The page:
- 2012 - 2015
Parte de Nuno Porto fonds
Sub-series consists of records related to the exhibition 'Pigapicha! 100 Years of Studio Photography in Nairobi,' which was on display at the Museum of Anthropology from November 25, 2014 - April 5, 2015. Porto was the Curatorial Liaison for this exhibition, which was curated by Katharine Greven and first displayed at the Nairobi National Museum in 2009.
The exhibition was described on the Museum of Anthropology's website as follows:
"MOA takes a profound look at Kenya’s popular culture through an illuminating collection of studio photography, from the 1910s to the present day, in the North American premiere of Pigapicha!, November 25, 2014 through April 5, 2015. Including more than180 photographs spanning a century, this deeply moving exhibition showcases portraits that are carefully staged in the studio as well as those quickly taken on the streets of Nairobi. The exhibition documents the customs of modern Kenyan urban culture while supporting an East African history of photography.
“MOA has always served as a forum for cultivating an understanding and appreciation of the diversity of world arts and cultures traditions,” explains Nuno Porto, Curatorial Liaison for Pigapicha! at MOA. “This Canadian premiere exhibition aligns with MOA’s mission through a comprehensive examination of studio photography in East Africa, incorporating works from all backgrounds – as opposed to similar projects which have focused on Kenya’s booming middle-class.”
Curator and professional photographer Katharina Greven, formerly of the Goethe-Institut in Kenya, partnered with more than 30 photography studios in Nairobi and consulted with photographers, studio operators, artists, bloggers, journalists, and cultural scientists to curate this diverse collection of portraits – a subtle balance between the fine arts and the rich, distinct flavors of East African popular culture.
'A highly-regarded art form in Nairobi, portrait photography is used to tell stories, share social status, and transform everyday life,' says Curator Katharina Greven. 'More than a direct reflection of the individual, these self portraits highlight and amplify desirable features to create an illusion of the idyllic self. In the past 15 years, studio photography has experienced an unfortunate decline in popularity – likely a direct result of cameras, now commonplace on mobile phones. For this reason, Pigapicha! serves to recognize and preserve portrait photography as a significant art form and thus connect us to the significant history of urban Kenya before it is lost.'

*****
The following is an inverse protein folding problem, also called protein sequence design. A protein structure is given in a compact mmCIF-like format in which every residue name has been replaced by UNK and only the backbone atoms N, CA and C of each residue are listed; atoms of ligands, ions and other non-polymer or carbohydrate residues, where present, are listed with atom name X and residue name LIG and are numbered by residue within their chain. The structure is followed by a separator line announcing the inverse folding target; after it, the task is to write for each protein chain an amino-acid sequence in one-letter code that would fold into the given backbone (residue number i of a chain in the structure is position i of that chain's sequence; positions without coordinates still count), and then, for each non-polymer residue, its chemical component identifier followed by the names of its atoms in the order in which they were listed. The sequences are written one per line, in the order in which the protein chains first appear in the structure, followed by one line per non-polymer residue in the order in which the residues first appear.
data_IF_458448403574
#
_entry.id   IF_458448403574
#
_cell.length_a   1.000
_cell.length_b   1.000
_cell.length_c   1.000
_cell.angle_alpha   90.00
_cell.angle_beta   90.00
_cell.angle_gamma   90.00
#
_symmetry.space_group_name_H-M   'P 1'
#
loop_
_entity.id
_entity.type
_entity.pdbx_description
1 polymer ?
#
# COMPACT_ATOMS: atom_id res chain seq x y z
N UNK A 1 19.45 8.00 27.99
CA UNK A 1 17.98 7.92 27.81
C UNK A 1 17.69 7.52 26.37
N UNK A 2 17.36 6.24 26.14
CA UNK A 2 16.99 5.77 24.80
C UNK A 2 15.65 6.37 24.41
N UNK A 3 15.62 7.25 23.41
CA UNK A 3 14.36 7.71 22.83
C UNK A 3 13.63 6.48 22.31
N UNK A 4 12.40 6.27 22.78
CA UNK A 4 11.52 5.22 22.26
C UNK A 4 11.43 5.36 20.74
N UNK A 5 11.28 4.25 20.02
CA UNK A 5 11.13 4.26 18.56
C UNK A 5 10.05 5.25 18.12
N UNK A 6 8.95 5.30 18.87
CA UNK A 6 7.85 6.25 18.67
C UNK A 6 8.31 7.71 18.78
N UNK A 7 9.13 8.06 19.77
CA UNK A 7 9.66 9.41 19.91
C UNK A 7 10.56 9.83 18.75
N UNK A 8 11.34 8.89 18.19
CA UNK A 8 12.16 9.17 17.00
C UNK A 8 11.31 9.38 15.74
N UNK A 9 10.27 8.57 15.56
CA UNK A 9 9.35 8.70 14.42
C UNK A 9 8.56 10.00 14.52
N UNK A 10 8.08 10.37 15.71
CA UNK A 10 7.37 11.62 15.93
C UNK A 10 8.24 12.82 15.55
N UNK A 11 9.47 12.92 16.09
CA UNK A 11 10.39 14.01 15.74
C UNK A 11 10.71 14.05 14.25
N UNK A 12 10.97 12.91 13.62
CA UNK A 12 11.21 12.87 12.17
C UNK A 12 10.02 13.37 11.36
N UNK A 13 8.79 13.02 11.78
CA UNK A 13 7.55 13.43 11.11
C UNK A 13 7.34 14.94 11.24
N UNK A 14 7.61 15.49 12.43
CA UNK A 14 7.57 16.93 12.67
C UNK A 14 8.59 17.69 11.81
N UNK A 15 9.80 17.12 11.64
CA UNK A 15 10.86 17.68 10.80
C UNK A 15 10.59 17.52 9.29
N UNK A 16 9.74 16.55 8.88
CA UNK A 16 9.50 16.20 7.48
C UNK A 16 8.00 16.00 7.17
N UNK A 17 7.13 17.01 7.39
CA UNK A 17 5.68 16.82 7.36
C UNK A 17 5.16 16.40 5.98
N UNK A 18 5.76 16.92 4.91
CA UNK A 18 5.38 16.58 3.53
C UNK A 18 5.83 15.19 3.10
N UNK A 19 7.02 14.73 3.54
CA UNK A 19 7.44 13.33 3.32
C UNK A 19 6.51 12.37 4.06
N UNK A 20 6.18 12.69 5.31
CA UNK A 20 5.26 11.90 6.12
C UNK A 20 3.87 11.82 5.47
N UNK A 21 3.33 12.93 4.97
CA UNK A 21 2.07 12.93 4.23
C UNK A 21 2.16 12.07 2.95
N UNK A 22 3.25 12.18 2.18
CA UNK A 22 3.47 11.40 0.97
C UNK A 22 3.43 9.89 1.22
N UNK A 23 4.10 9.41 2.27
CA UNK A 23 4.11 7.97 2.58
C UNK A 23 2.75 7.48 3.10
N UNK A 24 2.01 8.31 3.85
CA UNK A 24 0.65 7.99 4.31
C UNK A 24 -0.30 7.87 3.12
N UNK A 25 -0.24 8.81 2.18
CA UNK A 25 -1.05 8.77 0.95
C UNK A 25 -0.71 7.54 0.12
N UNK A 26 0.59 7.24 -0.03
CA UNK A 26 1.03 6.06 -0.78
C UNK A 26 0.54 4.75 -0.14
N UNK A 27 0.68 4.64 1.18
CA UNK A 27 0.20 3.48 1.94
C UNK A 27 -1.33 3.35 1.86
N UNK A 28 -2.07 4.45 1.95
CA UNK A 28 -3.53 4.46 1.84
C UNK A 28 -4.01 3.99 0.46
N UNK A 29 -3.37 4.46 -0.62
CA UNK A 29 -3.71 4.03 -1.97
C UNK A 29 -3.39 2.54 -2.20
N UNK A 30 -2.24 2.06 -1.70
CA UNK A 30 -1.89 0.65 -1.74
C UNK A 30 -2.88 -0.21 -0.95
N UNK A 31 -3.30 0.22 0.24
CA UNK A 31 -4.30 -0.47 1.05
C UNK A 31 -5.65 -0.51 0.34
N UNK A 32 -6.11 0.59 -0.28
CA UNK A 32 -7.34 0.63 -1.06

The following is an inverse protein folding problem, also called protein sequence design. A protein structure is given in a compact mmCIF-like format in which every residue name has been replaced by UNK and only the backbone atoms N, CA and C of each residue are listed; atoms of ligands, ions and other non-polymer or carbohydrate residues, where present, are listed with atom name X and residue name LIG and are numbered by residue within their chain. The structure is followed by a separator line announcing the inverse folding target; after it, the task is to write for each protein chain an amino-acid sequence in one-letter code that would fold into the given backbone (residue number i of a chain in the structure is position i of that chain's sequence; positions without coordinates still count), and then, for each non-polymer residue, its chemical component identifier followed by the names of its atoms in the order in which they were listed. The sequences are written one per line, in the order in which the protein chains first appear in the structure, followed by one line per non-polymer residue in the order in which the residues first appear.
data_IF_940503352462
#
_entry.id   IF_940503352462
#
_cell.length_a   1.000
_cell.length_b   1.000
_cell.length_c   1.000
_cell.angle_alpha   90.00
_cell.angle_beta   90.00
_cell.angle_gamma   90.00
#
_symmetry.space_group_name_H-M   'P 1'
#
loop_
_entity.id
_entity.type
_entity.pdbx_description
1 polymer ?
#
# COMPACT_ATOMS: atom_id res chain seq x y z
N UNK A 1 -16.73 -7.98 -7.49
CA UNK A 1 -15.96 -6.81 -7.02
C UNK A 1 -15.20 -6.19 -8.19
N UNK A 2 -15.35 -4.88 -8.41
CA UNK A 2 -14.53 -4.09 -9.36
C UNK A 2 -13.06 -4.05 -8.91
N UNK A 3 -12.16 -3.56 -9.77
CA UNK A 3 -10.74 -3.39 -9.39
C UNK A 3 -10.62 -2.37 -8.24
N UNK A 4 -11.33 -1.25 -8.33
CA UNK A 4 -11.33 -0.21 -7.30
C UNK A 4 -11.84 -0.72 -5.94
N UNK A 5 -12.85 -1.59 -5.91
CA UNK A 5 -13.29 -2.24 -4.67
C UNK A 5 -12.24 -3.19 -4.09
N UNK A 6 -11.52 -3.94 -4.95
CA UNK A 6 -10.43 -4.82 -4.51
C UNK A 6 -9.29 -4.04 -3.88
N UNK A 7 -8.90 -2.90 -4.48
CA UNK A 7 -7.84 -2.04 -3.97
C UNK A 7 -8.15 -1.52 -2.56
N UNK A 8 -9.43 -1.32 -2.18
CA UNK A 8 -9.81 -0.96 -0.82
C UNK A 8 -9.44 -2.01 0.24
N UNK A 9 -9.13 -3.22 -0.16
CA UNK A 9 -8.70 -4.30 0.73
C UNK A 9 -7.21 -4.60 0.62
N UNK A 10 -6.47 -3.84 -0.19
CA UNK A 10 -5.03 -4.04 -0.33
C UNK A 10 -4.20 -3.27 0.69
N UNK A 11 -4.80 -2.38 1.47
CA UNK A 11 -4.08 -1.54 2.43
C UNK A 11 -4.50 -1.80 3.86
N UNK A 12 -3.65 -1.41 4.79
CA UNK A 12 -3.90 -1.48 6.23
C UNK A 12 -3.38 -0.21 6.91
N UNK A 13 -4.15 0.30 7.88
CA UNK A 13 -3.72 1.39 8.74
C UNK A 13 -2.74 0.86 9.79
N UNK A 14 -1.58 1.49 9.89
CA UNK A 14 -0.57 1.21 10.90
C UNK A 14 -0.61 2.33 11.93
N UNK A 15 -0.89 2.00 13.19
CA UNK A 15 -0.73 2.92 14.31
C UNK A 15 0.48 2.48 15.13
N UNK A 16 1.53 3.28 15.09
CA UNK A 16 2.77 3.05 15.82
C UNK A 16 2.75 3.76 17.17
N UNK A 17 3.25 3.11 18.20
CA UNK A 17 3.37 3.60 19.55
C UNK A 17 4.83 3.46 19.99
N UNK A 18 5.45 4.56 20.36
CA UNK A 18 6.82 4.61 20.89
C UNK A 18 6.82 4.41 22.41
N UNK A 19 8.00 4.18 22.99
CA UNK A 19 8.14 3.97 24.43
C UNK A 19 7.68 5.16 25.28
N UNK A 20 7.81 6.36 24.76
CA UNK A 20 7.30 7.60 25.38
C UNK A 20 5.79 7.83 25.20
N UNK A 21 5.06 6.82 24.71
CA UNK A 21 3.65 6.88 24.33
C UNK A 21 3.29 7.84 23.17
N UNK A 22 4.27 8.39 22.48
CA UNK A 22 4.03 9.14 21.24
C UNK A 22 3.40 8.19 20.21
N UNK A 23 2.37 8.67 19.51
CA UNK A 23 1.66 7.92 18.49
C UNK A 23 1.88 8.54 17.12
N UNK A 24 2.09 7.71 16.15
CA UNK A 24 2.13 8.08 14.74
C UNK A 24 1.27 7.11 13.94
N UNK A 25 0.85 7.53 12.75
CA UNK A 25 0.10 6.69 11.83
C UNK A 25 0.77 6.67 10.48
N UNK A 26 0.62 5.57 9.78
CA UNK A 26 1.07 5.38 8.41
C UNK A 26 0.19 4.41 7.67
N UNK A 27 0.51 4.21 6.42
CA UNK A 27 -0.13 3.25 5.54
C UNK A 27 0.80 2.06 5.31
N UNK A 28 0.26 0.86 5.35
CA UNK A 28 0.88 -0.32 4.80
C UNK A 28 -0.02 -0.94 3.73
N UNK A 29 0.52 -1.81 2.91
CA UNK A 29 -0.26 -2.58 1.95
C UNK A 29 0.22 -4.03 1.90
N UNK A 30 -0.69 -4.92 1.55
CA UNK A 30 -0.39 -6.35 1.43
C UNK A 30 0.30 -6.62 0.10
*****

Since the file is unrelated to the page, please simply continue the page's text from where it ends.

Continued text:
Pigapicha! – which literally translates as “take my picture!” – will include more than 180 images ranging from carefully staged artistic prints, to passport photos, to pictures snapped hastily on the streets of Nairobi. Judiciously arranged into six thematic groups –Uzee na Busara (Age and Wisdom), I and Me, Open Air, Imaginary ‘Safari’, Speaking from Yesterday and Intimacy – each image will offer a unique stance on the attitudes, beliefs, and customs of generations of Nairobi citizens.
Born from the cooperative efforts of Iwalewa Haus and the DEVA-Archive, both with the University of Bayreuth, and the Goethe-Institut in Nairobi, this exhibition opening at MOA will mark the first time this powerful collection has been displayed for a North American audience. First presented in 2009 at the Nairobi National Museum, Pigapicha! has since been exhibited in 2011 at Iwalewa Haus in Bayreuth, Germany and in 2013 at the Forum des Arts et de la Culture in Bordeaux, France."